The downsides of a bully boss seem obvious: employees leave the company, they are less engaged with the company's success, and they are less willing to put in extra effort. Nevertheless, the problem persists. The reason appears to be that bully bosses are effective.
First, senior leaders promote people whom they see as dynamic and aggressive at delivering. Our culture puts value on the hard-driving leader who gets the impossible job done. Second, the bullying boss really does get people to work harder, faster and longer. Fear gets results. If you look at the heads of many successful companies, you see plenty of tyrants.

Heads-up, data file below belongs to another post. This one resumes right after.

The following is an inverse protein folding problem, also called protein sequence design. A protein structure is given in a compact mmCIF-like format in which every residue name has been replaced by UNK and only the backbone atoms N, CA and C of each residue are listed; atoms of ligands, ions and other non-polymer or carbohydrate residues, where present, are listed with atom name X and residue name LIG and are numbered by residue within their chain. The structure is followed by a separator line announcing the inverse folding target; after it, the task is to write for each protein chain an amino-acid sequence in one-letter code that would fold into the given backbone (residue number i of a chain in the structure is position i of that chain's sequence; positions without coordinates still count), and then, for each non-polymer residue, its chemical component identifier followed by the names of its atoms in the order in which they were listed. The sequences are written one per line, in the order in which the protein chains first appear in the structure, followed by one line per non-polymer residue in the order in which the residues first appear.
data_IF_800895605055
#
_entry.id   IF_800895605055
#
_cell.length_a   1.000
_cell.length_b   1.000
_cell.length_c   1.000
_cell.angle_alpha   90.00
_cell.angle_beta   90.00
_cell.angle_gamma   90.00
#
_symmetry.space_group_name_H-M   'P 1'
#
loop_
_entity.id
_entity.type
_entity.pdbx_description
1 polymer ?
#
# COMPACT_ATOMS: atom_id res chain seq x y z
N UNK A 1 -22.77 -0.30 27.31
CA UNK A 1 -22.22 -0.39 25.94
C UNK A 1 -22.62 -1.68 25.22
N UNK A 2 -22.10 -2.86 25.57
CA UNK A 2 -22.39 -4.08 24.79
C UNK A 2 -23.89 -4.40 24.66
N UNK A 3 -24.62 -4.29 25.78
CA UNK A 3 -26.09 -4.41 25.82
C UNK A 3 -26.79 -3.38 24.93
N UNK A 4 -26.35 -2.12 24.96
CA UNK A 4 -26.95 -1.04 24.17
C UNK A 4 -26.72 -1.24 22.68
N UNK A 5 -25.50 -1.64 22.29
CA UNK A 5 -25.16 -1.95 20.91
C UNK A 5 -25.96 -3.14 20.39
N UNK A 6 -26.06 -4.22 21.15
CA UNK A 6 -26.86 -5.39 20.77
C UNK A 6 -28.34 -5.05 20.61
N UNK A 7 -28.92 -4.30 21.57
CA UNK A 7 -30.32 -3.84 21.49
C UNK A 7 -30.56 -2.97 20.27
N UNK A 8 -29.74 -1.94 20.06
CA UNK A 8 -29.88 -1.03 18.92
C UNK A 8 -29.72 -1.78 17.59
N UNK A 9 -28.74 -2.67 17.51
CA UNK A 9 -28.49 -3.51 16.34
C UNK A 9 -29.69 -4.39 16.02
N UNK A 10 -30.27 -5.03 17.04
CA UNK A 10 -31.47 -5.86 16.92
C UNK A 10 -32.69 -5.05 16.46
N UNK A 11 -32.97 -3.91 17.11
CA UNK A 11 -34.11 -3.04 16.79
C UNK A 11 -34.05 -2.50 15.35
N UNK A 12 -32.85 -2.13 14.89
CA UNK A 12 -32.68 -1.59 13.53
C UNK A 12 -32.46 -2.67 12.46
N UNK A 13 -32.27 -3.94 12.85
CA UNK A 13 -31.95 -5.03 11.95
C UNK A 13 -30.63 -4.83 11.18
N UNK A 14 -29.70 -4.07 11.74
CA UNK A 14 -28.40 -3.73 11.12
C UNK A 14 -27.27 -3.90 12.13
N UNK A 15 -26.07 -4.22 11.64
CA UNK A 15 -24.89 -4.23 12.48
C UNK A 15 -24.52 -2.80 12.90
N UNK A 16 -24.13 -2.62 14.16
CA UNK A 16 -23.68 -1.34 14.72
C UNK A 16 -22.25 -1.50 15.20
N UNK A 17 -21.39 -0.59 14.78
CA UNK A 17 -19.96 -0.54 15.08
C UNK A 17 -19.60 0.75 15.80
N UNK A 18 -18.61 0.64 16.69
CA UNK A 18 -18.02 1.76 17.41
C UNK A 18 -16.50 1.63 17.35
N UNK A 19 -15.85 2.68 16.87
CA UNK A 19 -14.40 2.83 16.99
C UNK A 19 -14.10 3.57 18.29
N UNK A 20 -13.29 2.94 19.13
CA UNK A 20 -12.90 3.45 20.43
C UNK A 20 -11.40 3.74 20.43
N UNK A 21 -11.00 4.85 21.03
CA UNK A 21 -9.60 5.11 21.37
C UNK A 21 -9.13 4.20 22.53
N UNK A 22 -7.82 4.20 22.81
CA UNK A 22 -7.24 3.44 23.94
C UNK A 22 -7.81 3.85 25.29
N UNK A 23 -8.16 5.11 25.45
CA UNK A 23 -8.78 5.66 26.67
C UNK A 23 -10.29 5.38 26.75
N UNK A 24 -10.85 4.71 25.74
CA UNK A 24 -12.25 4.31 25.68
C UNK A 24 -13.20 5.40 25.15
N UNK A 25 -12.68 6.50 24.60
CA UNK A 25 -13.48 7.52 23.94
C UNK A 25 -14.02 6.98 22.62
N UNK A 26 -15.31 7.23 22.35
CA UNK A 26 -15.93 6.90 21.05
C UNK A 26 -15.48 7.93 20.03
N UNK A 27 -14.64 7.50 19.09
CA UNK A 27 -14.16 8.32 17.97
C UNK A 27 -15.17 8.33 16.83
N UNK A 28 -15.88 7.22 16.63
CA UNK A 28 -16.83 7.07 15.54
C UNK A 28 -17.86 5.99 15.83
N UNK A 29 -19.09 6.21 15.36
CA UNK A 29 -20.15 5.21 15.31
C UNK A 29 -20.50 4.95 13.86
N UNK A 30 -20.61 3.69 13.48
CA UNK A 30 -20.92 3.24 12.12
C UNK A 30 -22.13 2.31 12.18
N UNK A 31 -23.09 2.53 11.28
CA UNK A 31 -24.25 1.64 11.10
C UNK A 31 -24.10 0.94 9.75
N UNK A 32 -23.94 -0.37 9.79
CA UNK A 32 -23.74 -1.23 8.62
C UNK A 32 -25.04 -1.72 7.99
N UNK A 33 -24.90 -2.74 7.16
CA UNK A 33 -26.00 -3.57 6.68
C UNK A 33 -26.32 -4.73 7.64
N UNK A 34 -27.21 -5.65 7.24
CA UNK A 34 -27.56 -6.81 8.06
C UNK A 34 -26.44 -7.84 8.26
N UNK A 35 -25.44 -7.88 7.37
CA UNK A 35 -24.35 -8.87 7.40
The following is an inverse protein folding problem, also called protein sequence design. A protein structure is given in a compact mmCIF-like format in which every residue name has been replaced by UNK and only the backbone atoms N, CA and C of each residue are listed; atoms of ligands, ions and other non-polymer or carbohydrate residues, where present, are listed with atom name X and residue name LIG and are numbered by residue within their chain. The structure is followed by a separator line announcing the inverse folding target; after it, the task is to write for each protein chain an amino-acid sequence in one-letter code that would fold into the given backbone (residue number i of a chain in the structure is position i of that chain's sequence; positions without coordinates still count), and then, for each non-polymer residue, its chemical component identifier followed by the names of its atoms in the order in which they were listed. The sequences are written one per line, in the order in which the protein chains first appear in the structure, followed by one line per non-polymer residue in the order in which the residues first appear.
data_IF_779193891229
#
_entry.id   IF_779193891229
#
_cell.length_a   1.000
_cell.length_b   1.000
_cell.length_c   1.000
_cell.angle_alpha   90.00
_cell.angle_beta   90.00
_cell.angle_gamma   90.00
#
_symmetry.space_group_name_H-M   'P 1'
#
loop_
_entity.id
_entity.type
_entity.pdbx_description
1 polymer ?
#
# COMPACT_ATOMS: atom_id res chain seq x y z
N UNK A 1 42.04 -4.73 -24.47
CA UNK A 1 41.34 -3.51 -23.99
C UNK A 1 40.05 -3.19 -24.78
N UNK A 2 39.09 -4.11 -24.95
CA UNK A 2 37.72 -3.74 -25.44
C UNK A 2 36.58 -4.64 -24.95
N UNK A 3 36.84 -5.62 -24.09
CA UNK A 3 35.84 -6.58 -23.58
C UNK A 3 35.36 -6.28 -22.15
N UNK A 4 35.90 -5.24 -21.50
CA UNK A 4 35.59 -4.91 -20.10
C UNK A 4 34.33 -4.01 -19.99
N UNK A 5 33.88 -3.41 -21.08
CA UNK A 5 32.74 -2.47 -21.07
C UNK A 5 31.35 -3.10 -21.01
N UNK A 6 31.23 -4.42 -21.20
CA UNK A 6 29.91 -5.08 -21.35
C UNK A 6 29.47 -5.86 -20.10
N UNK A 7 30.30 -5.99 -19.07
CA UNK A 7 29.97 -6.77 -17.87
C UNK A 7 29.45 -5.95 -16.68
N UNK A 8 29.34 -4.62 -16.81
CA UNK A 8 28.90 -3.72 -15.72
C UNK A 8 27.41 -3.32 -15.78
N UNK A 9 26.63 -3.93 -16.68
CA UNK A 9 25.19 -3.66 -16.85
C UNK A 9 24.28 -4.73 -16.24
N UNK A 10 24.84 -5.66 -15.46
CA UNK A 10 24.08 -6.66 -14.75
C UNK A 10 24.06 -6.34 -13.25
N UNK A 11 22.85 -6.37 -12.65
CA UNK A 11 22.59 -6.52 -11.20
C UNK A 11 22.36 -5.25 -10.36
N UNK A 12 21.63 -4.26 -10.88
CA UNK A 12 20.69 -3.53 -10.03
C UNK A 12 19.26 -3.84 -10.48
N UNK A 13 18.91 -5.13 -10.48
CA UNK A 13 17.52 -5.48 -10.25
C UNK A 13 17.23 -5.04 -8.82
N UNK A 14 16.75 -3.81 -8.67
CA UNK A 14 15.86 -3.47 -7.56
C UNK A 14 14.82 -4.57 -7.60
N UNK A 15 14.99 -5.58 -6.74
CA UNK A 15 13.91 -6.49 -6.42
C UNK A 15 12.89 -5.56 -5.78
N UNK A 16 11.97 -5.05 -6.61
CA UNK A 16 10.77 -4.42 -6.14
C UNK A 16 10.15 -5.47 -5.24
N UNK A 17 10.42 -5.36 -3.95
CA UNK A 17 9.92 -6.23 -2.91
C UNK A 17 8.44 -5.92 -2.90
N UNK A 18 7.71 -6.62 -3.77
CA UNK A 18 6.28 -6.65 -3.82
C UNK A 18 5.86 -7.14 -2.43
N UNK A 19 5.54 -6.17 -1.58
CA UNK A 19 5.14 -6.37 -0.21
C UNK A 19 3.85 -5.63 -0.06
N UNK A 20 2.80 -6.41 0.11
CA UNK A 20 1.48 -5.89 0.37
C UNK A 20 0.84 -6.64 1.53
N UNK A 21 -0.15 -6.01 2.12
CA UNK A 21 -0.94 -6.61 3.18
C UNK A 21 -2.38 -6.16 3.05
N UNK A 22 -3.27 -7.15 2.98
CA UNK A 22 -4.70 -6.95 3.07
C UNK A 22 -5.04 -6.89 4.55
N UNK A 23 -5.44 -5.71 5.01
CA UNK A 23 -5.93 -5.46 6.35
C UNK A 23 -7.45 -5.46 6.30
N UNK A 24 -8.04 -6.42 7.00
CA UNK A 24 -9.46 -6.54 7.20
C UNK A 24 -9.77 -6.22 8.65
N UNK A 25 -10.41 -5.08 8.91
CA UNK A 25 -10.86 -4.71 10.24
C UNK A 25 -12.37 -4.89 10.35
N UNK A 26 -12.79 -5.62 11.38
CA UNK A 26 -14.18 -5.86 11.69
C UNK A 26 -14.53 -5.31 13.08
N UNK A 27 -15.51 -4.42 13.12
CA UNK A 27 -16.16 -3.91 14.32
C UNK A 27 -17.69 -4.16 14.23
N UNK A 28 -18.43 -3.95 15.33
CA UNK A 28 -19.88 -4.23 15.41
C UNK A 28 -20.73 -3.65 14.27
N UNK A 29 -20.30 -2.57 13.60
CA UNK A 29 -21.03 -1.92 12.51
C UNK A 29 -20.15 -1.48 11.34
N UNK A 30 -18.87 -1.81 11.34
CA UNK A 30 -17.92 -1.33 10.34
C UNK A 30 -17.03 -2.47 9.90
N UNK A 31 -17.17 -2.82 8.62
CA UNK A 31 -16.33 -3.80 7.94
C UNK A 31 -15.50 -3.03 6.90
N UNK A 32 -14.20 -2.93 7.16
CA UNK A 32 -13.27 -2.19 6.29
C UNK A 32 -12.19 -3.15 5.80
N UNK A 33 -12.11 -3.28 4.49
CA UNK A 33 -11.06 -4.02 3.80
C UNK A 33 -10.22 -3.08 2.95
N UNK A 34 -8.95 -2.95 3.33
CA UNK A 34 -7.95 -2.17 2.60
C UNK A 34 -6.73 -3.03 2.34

All this is true with a short-term focus. Many people will endure a bullying boss so long as the company is growing quickly. As soon as there are better opportunities elsewhere, they will leave as quickly as they can. Finally, consider the impact of bullying even in a growing company. People stop giving the company their all, which reduces the magnitude of success. And, while people may work harder, faster and longer, that doesn't say much of anything about whether they are working better or delivering more value.